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HW 1.15

Posted: Sun Oct 09, 2016 10:10 pm
by Nicole Gamboa 2M
On problem 15 of the homework, it is given that a line is observed at 102.6 nm and asks for you to determine the values of n for the initial and final energy levels. How do you determine n if they are both variables?

Re: HW 1.15

Posted: Mon Oct 10, 2016 8:47 am
by Manpreet Singh 1N
Hello,

The question tells us that a line at 102.6nm was observed in the ultraviolet spectrum. This brings in the Balmer and Lyman series. We know that Balmer is visible light with n1=2, while Lyman is UV with n1=1. I think it is something we have to remember.

we can solve this problem by using v=R(1/n1^2-1/n2^2)

we would solve for frequency by using v=c/=3.0x10^8 m/s /(102.6X10^-9m)=2.922x10^15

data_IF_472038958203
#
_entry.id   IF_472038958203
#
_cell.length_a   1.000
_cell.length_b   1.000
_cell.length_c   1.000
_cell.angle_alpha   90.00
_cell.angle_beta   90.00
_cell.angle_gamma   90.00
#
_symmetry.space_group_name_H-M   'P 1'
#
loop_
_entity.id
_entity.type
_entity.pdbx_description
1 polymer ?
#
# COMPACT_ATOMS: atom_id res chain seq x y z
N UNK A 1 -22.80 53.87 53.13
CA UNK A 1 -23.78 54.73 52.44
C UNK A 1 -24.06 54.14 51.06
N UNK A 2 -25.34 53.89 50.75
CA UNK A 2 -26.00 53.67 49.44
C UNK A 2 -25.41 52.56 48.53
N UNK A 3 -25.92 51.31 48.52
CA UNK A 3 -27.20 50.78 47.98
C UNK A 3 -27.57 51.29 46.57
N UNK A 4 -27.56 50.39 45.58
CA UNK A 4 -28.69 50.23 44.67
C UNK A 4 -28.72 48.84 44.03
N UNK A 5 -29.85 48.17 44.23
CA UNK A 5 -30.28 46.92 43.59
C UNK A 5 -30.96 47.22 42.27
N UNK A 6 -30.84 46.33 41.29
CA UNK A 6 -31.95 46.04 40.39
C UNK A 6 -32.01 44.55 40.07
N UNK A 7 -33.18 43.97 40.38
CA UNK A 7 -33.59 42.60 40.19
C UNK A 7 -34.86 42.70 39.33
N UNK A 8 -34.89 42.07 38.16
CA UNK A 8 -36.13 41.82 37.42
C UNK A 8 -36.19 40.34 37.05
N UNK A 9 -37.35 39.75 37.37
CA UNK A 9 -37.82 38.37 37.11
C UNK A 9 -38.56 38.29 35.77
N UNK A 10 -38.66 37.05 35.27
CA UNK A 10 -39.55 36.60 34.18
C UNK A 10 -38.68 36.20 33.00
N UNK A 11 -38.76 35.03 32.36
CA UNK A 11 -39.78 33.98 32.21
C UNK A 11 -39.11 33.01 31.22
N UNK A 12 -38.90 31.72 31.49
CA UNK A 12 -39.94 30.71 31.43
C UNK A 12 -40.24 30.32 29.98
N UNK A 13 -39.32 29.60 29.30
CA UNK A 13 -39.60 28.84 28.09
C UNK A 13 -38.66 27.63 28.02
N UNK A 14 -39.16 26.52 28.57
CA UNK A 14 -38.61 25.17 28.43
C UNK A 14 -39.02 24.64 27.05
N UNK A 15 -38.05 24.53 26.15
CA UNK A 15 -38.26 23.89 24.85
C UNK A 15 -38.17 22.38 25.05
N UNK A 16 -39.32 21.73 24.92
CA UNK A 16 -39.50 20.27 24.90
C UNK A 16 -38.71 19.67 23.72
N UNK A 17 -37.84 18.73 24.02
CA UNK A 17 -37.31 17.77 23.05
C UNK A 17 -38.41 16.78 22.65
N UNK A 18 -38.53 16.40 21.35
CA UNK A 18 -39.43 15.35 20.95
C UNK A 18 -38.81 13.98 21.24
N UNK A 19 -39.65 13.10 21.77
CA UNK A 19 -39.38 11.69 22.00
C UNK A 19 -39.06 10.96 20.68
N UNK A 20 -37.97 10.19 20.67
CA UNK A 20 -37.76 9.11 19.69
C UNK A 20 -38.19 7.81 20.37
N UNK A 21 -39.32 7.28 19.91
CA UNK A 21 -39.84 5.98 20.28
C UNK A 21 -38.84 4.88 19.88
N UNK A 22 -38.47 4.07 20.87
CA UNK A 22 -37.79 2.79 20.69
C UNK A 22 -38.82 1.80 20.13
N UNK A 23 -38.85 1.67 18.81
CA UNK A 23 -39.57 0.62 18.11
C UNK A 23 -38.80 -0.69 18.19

2.922x10^15=3.29x10^15 1/s (1/1-1/n2^2)

from there you just need to solve for n2

hope that helps :)

Re: HW 1.15

Posted: Mon Oct 10, 2016 3:05 pm
by danae_blodgett_1H
How would we solve this problem using the formula we used in class En=-(hR/n^2)? He never went over this formula in class so won't you get the same answer using the other formula as well?

Re: HW 1.15

Posted: Mon Oct 10, 2016 5:22 pm
by Chris_Rudewicz_3H
danae_blodgett_3F wrote:How would we solve this problem using the formula we used in class En=-(hR/n^2)? He never went over this formula in class so won't you get the same answer using the other formula as well?


The formula in the reply above is the same as the formula we used in class (En = -(hR/n^2)). But the question is asking for the change in energy from one level (n) to the next. Here, because it is Balmer series, the electron goes to energy level n=2 so you are left with only one variable since h and R are constants.

Also, E=hv, so in the reply above he/she simply simplified the equation by dividing everything by h. Thus giving you v = -R/n^2 - (-R/n^2). You can factor out a -R and solve for your unknown n. Hope this helps.